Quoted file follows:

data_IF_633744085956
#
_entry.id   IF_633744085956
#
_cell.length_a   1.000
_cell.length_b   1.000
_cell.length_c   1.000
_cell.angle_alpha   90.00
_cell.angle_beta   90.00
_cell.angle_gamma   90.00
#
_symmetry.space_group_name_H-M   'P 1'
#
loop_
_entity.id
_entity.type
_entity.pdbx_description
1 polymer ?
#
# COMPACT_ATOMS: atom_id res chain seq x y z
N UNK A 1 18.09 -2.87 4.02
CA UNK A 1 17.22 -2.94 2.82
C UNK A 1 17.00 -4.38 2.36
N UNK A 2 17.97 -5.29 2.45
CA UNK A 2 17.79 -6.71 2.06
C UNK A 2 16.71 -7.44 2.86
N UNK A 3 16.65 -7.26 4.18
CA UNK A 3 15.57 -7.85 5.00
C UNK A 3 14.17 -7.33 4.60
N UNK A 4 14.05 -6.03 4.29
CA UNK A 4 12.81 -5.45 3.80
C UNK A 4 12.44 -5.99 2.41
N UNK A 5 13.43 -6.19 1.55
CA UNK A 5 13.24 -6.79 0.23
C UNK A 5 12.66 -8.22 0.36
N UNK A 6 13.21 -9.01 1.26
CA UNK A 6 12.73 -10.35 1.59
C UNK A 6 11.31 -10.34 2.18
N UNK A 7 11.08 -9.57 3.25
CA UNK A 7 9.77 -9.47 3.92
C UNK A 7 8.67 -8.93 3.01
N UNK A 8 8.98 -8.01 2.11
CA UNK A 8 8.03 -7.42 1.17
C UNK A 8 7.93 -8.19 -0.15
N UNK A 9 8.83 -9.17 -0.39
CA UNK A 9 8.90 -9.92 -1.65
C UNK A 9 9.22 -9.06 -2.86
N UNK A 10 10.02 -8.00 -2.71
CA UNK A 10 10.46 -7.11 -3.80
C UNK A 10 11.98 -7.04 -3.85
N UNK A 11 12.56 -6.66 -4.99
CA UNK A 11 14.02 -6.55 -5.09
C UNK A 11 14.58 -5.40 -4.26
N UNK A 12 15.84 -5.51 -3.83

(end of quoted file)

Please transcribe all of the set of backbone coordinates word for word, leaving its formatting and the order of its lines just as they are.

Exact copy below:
data_IF_633744085956
#
_entry.id   IF_633744085956
#
_cell.length_a   1.000
_cell.length_b   1.000
_cell.length_c   1.000
_cell.angle_alpha   90.00
_cell.angle_beta   90.00
_cell.angle_gamma   90.00
#
_symmetry.space_group_name_H-M   'P 1'
#
loop_
_entity.id
_entity.type
_entity.pdbx_description
1 polymer ?
#
# COMPACT_ATOMS: atom_id res chain seq x y z
N UNK A 1 18.09 -2.87 4.02
CA UNK A 1 17.22 -2.94 2.82
C UNK A 1 17.00 -4.38 2.36
N UNK A 2 17.97 -5.29 2.45
CA UNK A 2 17.79 -6.71 2.06
C UNK A 2 16.71 -7.44 2.86
N UNK A 3 16.65 -7.26 4.18
CA UNK A 3 15.57 -7.85 5.00
C UNK A 3 14.17 -7.33 4.60
N UNK A 4 14.05 -6.03 4.29
CA UNK A 4 12.81 -5.45 3.80
C UNK A 4 12.44 -5.99 2.41
N UNK A 5 13.43 -6.19 1.55
CA UNK A 5 13.24 -6.79 0.23
C UNK A 5 12.66 -8.22 0.36
N UNK A 6 13.21 -9.01 1.26
CA UNK A 6 12.73 -10.35 1.59
C UNK A 6 11.31 -10.34 2.18
N UNK A 7 11.08 -9.57 3.25
CA UNK A 7 9.77 -9.47 3.92
C UNK A 7 8.67 -8.93 3.01
N UNK A 8 8.98 -8.01 2.11
CA UNK A 8 8.03 -7.42 1.17
C UNK A 8 7.93 -8.19 -0.15
N UNK A 9 8.83 -9.17 -0.39
CA UNK A 9 8.90 -9.92 -1.65
C UNK A 9 9.22 -9.06 -2.86
N UNK A 10 10.02 -8.00 -2.71
CA UNK A 10 10.46 -7.11 -3.80
C UNK A 10 11.98 -7.04 -3.85
N UNK A 11 12.56 -6.66 -4.99
CA UNK A 11 14.02 -6.55 -5.09
C UNK A 11 14.58 -5.40 -4.26
N UNK A 12 15.84 -5.51 -3.83